Twenty-nine per cent of teachers believe that creationism and intelligent design should be taught as science, according to an online survey of attitudes to teaching evolution in the UK. Nearly 50% of the respondents said they believed that excluding alternatives to evolution was counter-productive and would alienate pupils from science.


Twenty Nine per cent of teachers of what? Science? RE? Primary schooling? I don't know a single science or RE teacher into ID/creationism. My money would be on the primary sector.

And how much do these 29% of teachers actually know about creationism and ID? Do they understand the science? More importantly do the understand the science denial inherent in creationism and ID? I'd say not.

And who gives a fig what they think anyway. Evolution is a theory and fact backed up by evidence! Not a popularity contest.

It doesn't really matter what people think should be taught as science because at the end of the day only science CAN be taught as science! Or we can of course chuck it away as a subject and just carry out some opinion polls instead and teach that. I vote of and end to the teaching in medical schools about the proliferation of cancer cells, and in biology how about getting rid of the notion of disease causing viruses and bacteria (meh they're not nice, don't like them, don't think anyone else does so hey lets teach they don't exist). Myabe we could teach that fluffy kittens rule the world in history as well. I'd like that.

NO matter what people think or feel about it evolution is a fact and creationism/ID is lying. Therefore we simply cannot teach it based on any opinions. NO matter how many feel it should be taught. They seem to be mixing up science and elections! Dozy gits.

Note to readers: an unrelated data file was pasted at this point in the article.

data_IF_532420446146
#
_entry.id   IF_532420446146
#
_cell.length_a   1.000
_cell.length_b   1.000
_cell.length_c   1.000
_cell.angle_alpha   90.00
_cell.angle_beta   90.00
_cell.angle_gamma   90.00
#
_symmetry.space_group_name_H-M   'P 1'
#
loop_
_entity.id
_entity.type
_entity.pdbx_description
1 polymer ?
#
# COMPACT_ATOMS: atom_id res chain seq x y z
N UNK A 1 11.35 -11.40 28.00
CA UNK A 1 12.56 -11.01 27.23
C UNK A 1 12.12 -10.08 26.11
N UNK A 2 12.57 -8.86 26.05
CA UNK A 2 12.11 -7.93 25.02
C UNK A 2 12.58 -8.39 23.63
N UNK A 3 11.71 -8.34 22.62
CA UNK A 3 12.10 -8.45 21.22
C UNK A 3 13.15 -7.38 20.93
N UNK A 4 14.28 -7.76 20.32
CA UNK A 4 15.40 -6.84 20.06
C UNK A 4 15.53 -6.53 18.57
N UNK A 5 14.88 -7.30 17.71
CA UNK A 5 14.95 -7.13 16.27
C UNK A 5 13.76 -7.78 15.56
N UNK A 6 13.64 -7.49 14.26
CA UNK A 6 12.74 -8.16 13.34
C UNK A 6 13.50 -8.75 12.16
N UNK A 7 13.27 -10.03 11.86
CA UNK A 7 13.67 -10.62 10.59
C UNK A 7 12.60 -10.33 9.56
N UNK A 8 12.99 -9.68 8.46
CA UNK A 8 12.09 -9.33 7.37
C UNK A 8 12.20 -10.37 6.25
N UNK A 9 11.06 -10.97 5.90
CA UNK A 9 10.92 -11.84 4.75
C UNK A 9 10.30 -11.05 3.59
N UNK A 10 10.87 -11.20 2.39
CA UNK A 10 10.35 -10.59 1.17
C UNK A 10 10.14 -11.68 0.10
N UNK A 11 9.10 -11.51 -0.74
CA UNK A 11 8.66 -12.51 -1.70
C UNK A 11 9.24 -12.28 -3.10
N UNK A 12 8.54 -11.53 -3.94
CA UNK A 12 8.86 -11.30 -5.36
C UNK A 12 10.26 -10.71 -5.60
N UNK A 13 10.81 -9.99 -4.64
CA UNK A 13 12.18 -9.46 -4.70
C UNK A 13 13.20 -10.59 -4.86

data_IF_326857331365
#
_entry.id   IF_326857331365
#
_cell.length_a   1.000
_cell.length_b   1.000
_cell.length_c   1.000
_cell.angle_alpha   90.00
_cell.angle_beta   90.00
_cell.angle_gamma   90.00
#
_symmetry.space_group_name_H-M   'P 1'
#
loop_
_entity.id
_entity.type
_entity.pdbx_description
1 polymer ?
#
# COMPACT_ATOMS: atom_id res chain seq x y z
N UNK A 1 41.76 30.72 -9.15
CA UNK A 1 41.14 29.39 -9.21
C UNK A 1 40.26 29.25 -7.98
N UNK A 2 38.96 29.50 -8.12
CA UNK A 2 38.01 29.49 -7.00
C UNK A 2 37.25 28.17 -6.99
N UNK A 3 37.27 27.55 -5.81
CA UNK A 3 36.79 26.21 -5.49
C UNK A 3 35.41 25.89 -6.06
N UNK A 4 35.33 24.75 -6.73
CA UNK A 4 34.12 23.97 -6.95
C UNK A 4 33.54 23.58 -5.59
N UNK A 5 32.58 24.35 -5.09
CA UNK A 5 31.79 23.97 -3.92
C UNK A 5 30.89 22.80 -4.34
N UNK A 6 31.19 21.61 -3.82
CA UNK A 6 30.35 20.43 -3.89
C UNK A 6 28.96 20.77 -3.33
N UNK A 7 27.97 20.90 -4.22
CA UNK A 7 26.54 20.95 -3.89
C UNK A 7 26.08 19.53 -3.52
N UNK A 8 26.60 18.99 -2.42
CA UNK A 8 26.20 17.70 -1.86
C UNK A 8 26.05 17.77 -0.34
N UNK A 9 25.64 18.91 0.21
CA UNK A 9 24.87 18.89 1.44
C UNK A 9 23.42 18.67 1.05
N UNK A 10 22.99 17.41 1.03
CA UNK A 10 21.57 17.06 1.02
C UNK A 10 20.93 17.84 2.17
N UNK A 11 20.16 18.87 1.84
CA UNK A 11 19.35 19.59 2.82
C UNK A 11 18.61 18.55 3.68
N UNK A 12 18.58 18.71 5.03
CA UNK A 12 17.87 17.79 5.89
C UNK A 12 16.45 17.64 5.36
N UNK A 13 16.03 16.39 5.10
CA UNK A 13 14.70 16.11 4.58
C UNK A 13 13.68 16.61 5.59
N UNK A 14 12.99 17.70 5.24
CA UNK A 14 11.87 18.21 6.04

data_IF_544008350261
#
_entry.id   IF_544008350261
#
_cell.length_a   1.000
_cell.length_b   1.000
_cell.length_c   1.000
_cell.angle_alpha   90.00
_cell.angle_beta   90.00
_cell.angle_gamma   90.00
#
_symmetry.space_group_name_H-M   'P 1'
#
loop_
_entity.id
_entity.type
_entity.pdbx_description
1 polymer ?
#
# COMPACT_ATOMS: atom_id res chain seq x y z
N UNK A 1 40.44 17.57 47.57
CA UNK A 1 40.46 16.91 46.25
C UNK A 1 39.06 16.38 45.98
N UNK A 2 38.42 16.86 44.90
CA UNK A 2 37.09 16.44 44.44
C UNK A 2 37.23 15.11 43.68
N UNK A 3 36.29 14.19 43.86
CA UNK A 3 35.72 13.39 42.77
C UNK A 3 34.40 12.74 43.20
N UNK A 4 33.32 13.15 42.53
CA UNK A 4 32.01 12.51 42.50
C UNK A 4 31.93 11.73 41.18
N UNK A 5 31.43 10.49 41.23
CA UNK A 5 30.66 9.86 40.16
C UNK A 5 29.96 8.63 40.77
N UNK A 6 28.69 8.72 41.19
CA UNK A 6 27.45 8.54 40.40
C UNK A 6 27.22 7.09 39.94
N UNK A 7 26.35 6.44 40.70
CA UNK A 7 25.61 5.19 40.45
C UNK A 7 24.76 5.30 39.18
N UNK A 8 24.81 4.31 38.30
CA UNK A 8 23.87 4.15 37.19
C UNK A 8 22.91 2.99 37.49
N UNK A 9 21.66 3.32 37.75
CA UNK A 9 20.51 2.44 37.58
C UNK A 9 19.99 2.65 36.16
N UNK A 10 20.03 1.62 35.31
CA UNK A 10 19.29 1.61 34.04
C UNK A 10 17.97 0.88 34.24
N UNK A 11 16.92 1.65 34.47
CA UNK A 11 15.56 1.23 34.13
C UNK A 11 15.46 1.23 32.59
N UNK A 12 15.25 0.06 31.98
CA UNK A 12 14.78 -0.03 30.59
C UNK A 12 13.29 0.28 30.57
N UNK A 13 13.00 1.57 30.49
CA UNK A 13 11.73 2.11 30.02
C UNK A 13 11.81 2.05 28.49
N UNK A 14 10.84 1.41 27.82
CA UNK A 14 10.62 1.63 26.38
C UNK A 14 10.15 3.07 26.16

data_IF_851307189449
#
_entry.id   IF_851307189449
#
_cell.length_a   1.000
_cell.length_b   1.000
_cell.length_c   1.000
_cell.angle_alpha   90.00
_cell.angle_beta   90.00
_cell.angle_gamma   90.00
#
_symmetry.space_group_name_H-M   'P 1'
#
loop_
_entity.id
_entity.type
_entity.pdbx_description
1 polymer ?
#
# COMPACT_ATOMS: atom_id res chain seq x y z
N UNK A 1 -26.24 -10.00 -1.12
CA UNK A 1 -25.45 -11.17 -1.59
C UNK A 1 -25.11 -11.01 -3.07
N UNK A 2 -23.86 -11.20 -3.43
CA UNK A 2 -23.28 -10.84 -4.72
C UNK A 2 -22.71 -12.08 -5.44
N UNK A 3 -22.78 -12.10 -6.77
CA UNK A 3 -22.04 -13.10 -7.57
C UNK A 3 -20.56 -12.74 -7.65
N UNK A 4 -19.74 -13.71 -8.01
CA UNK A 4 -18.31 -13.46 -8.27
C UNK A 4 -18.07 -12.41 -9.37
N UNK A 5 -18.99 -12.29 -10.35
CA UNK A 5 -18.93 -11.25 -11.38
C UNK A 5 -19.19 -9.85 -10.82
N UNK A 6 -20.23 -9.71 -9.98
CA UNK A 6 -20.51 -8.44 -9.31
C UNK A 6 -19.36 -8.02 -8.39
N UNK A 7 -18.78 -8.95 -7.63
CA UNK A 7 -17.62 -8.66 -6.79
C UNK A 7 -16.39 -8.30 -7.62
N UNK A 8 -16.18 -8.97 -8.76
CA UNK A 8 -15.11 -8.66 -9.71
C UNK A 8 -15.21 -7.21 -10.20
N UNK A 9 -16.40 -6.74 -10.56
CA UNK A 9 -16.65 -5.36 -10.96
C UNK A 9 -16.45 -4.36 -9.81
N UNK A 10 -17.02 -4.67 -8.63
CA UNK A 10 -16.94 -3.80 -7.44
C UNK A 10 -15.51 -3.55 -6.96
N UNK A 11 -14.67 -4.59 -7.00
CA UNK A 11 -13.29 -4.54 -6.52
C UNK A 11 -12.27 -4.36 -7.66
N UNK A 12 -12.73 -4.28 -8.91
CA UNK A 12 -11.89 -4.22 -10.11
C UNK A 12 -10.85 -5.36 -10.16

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Re: are CMI distorting poll results ?

Postby Roger Stanyard » Thu Dec 26, 2013 7:29 pm

cathy wrote:
Twenty-nine per cent of teachers believe that creationism and intelligent design should be taught as science, according to an online survey of attitudes to teaching evolution in the UK. Nearly 50% of the respondents said they believed that excluding alternatives to evolution was counter-productive and would alienate pupils from science.


Twenty Nine per cent of teachers of what? Science? RE? Primary schooling? I don't know a single science or RE teacher into ID/creationism. My money would be on the primary sector.

And how much do these 29% of teachers actually know about creationism and ID? Do they understand the science? More importantly do the understand the science denial inherent in creationism and ID? I'd say not.